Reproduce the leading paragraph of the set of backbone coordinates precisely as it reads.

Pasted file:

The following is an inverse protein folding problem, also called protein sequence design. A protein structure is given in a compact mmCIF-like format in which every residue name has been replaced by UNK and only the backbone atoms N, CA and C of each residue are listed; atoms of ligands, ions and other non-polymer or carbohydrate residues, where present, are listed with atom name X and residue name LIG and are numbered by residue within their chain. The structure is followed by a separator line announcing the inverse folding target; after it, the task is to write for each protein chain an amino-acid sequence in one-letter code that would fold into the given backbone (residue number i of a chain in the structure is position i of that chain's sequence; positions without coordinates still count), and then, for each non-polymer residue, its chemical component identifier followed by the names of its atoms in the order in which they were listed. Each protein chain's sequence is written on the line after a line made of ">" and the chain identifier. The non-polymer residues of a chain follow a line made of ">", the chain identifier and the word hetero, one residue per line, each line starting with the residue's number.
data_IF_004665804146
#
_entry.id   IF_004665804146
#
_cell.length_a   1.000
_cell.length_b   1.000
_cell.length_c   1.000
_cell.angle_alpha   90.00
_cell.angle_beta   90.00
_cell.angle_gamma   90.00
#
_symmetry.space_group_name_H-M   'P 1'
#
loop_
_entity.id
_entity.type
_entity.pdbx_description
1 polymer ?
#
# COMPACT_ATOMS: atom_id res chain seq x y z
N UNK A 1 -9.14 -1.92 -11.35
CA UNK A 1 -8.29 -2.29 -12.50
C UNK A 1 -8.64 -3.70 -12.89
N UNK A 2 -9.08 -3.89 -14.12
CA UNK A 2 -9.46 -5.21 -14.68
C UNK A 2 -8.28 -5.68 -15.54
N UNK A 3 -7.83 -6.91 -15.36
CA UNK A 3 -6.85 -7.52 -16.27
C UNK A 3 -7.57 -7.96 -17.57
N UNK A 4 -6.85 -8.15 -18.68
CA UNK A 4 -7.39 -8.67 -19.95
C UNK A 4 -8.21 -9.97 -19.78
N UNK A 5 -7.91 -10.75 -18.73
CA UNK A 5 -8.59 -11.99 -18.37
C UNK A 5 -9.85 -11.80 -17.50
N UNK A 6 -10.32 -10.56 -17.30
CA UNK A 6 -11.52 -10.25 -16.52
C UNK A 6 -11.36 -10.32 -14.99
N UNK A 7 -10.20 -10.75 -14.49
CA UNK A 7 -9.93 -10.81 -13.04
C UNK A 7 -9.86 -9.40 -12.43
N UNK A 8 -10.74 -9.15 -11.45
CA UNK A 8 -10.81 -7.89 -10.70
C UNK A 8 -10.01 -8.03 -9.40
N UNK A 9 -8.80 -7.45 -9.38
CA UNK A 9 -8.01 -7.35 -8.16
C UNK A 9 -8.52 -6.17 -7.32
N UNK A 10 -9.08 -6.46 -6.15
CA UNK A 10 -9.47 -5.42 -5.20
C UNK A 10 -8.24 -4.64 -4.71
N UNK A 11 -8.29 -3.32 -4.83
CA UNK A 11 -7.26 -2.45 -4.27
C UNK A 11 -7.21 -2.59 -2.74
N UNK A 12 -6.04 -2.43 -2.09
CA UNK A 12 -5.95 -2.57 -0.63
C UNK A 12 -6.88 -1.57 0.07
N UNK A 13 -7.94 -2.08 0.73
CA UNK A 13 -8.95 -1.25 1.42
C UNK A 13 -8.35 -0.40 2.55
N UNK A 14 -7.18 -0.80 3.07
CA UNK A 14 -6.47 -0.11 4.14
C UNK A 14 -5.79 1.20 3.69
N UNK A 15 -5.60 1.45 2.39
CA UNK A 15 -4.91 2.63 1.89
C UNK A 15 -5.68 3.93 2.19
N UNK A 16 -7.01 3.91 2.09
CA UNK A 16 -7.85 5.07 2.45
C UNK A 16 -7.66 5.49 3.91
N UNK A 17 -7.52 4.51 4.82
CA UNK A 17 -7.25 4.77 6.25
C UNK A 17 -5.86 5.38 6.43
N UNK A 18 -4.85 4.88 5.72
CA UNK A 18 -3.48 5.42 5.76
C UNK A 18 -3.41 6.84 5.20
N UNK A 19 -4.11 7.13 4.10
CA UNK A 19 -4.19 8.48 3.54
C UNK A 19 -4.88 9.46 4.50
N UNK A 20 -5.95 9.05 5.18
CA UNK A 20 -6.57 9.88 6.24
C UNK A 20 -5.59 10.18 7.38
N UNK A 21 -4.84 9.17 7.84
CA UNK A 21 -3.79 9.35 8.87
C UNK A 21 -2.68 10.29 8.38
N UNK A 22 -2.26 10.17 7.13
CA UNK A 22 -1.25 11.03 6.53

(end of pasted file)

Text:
The following is an inverse protein folding problem, also called protein sequence design. A protein structure is given in a compact mmCIF-like format in which every residue name has been replaced by UNK and only the backbone atoms N, CA and C of each residue are listed; atoms of ligands, ions and other non-polymer or carbohydrate residues, where present, are listed with atom name X and residue name LIG and are numbered by residue within their chain. The structure is followed by a separator line announcing the inverse folding target; after it, the task is to write for each protein chain an amino-acid sequence in one-letter code that would fold into the given backbone (residue number i of a chain in the structure is position i of that chain's sequence; positions without coordinates still count), and then, for each non-polymer residue, its chemical component identifier followed by the names of its atoms in the order in which they were listed. Each protein chain's sequence is written on the line after a line made of ">" and the chain identifier. The non-polymer residues of a chain follow a line made of ">", the chain identifier and the word hetero, one residue per line, each line starting with the residue's number.